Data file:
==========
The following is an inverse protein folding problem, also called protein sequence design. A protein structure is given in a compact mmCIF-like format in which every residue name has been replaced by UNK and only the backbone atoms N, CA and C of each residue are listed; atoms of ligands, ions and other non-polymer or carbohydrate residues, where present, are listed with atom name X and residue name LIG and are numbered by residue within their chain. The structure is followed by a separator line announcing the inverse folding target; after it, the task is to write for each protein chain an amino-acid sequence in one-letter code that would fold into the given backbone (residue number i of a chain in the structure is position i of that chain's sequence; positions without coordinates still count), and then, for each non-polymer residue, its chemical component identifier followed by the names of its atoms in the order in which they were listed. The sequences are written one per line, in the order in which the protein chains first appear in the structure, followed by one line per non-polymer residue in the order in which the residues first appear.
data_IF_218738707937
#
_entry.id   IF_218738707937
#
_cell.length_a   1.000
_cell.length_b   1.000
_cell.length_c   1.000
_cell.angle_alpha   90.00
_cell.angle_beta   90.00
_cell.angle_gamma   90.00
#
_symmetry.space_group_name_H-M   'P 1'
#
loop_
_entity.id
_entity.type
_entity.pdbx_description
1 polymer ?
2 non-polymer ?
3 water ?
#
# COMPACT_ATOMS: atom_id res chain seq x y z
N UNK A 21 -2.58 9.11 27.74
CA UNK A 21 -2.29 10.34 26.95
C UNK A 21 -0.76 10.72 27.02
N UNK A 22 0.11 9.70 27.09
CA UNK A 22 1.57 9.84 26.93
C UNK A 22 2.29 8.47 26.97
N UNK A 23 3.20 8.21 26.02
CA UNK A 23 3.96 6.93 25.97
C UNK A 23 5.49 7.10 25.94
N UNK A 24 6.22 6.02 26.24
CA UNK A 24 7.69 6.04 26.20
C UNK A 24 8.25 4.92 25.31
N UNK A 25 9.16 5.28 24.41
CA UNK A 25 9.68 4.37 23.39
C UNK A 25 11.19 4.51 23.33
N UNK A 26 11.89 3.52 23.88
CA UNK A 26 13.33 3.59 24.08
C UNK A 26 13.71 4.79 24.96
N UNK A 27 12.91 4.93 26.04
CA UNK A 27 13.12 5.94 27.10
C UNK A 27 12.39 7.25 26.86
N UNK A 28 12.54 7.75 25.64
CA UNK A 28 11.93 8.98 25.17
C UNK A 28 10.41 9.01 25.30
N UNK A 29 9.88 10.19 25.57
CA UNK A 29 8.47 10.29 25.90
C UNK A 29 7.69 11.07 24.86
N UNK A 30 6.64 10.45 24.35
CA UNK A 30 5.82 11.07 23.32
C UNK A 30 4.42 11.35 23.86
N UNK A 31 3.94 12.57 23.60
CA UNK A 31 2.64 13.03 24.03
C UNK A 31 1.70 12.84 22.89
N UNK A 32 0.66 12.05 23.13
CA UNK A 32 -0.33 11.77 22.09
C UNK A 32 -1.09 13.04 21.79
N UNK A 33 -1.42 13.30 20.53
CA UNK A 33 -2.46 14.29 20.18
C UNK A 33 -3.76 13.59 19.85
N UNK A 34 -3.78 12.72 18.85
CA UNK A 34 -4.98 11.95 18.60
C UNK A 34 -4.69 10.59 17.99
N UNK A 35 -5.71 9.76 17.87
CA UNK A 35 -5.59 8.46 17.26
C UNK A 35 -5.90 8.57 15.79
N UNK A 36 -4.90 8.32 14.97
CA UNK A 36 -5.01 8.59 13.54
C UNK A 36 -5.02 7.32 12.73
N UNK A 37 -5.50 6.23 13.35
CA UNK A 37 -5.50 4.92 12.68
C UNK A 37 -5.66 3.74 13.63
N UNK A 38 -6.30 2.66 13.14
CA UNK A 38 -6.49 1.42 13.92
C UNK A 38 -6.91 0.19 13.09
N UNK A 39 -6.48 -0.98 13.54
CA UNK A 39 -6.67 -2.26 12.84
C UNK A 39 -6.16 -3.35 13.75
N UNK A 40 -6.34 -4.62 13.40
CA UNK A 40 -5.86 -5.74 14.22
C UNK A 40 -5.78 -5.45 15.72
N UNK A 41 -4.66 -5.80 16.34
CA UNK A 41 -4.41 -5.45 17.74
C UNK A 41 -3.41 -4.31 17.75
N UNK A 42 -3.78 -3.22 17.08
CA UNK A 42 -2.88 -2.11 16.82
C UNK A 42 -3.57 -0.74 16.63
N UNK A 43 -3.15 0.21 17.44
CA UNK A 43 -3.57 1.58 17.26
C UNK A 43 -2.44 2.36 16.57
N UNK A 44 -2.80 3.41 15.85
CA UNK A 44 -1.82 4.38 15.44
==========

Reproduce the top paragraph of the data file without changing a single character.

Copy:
The following is an inverse protein folding problem, also called protein sequence design. A protein structure is given in a compact mmCIF-like format in which every residue name has been replaced by UNK and only the backbone atoms N, CA and C of each residue are listed; atoms of ligands, ions and other non-polymer or carbohydrate residues, where present, are listed with atom name X and residue name LIG and are numbered by residue within their chain. The structure is followed by a separator line announcing the inverse folding target; after it, the task is to write for each protein chain an amino-acid sequence in one-letter code that would fold into the given backbone (residue number i of a chain in the structure is position i of that chain's sequence; positions without coordinates still count), and then, for each non-polymer residue, its chemical component identifier followed by the names of its atoms in the order in which they were listed. The sequences are written one per line, in the order in which the protein chains first appear in the structure, followed by one line per non-polymer residue in the order in which the residues first appear.